Crop diversity, household welfare and consumption smoothing under risk: Evidence from rural Uganda
- World Development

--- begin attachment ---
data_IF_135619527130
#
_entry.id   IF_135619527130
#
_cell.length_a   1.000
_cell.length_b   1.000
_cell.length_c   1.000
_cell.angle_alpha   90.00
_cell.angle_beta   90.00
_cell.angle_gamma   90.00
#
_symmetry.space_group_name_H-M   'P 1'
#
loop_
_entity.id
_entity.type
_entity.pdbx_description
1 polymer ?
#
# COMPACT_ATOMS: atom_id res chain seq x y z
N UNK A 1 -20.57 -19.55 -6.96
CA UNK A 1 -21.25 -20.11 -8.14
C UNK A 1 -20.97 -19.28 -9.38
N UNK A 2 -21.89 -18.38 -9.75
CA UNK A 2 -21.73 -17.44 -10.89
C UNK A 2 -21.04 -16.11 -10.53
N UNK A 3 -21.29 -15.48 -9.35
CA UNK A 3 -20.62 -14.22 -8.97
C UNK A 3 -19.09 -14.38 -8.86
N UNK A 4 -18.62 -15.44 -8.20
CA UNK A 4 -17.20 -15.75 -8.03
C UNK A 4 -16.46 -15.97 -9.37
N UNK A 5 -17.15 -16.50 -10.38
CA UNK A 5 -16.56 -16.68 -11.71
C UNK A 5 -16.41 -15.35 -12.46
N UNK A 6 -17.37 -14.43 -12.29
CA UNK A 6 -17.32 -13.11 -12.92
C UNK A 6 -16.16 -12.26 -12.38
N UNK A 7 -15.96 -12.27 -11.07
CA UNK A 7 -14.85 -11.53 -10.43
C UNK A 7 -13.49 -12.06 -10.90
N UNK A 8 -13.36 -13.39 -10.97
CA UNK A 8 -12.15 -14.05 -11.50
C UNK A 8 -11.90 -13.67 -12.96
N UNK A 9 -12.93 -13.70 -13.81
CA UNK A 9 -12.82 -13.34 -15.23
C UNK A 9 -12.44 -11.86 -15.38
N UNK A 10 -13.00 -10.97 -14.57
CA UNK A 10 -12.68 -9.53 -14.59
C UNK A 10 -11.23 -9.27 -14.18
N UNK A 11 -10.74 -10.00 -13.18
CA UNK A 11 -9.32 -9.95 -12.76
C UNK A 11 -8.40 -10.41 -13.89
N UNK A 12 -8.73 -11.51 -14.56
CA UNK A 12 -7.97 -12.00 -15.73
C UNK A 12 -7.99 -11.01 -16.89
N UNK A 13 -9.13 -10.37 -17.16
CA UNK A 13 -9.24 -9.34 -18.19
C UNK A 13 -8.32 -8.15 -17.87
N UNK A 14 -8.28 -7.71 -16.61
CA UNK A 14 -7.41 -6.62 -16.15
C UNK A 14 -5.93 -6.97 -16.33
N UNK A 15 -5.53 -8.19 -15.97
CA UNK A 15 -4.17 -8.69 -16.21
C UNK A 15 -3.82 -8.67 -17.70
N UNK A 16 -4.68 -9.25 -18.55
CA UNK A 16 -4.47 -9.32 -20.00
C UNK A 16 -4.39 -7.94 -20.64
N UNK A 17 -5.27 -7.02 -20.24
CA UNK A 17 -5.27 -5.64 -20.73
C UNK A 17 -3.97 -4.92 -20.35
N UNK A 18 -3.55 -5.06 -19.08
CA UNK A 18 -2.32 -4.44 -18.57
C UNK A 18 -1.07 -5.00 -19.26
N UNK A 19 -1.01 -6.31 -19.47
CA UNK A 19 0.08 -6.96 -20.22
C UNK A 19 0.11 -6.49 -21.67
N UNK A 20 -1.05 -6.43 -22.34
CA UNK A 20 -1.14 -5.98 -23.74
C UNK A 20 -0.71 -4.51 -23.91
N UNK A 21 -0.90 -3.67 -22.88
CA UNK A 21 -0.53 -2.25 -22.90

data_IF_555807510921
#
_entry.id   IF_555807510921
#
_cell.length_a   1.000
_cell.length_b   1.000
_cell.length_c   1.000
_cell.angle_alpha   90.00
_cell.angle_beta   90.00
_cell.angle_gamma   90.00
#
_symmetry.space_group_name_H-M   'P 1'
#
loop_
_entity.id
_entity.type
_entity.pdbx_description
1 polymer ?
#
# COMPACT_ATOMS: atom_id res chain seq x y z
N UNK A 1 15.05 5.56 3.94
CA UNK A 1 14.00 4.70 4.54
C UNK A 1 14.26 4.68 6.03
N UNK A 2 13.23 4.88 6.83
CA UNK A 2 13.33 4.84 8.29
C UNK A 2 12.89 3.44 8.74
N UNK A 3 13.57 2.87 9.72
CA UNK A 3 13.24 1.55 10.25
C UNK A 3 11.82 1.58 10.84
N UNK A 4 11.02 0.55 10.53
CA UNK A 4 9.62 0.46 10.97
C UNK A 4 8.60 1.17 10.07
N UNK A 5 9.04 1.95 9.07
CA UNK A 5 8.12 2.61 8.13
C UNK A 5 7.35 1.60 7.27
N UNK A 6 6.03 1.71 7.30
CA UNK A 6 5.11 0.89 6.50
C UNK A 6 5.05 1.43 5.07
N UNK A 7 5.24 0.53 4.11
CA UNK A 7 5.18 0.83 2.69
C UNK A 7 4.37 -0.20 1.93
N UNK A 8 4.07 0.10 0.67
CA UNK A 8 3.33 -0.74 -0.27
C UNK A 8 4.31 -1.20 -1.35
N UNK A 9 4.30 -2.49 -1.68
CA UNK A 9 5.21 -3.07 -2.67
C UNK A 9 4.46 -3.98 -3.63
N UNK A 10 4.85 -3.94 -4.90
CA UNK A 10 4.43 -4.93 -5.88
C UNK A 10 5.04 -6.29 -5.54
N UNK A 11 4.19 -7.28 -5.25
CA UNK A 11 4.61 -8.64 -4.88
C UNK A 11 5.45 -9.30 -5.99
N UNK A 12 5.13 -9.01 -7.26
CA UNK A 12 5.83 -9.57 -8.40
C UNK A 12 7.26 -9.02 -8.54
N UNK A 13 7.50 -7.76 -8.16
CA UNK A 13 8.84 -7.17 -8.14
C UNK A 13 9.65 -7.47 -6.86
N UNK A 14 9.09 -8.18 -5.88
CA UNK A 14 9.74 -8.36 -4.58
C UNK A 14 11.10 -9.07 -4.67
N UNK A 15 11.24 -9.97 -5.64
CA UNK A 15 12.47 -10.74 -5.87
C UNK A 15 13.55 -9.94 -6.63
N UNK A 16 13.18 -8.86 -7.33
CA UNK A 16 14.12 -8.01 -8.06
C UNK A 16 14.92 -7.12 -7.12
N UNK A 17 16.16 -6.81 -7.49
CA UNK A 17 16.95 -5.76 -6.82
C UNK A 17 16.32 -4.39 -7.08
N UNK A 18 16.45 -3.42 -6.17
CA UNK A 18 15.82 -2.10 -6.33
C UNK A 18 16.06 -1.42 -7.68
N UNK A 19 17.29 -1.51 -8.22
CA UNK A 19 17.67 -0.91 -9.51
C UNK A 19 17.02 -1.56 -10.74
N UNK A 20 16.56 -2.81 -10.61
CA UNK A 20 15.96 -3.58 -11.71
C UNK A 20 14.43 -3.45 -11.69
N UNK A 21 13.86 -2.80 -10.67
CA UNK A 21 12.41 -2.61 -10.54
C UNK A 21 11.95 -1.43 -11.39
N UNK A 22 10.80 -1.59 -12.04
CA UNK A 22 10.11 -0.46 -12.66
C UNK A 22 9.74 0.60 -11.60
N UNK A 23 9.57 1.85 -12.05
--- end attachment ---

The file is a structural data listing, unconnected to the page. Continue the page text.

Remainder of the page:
- In the wake of climate change, there is now a resurgence of interest in the promotion of crop diversification as a climate smart agricultural practice in Sub-Saharan Africa. The development economics literature suggests that increasing crop diversity is an effective risk management and consumption smoothing strategy in a context characterized by repeated exposure to shocks but weak institutional innovations. Using panel survey data from rural Uganda merged with historical weather data, this paper sheds light on the household welfare and consumption smoothing effects of crop diversity. We employ instrumental variables methods to control for unobserved heterogeneity and potential reverse causality. Our study finds that crop diversification is a welfare enhancing strategy that increases consumption and aggregate household diets. Instrumental variables quantile regression results show that crop diversification generates higher consumption benefits for poorest households in the lower quantile of the consumption distribution than for relatively richer households. Crop diversification also improves consumption smoothing through reducing households’ reliance on less effective strategies such as informal insurance and involuntary diet changes as risk coping mechanisms. Overall, the findings suggest that transforming agriculture towards a more diversified cropping system is a viable pathway for improving diets, welfare, risk management and the resilience of rural households.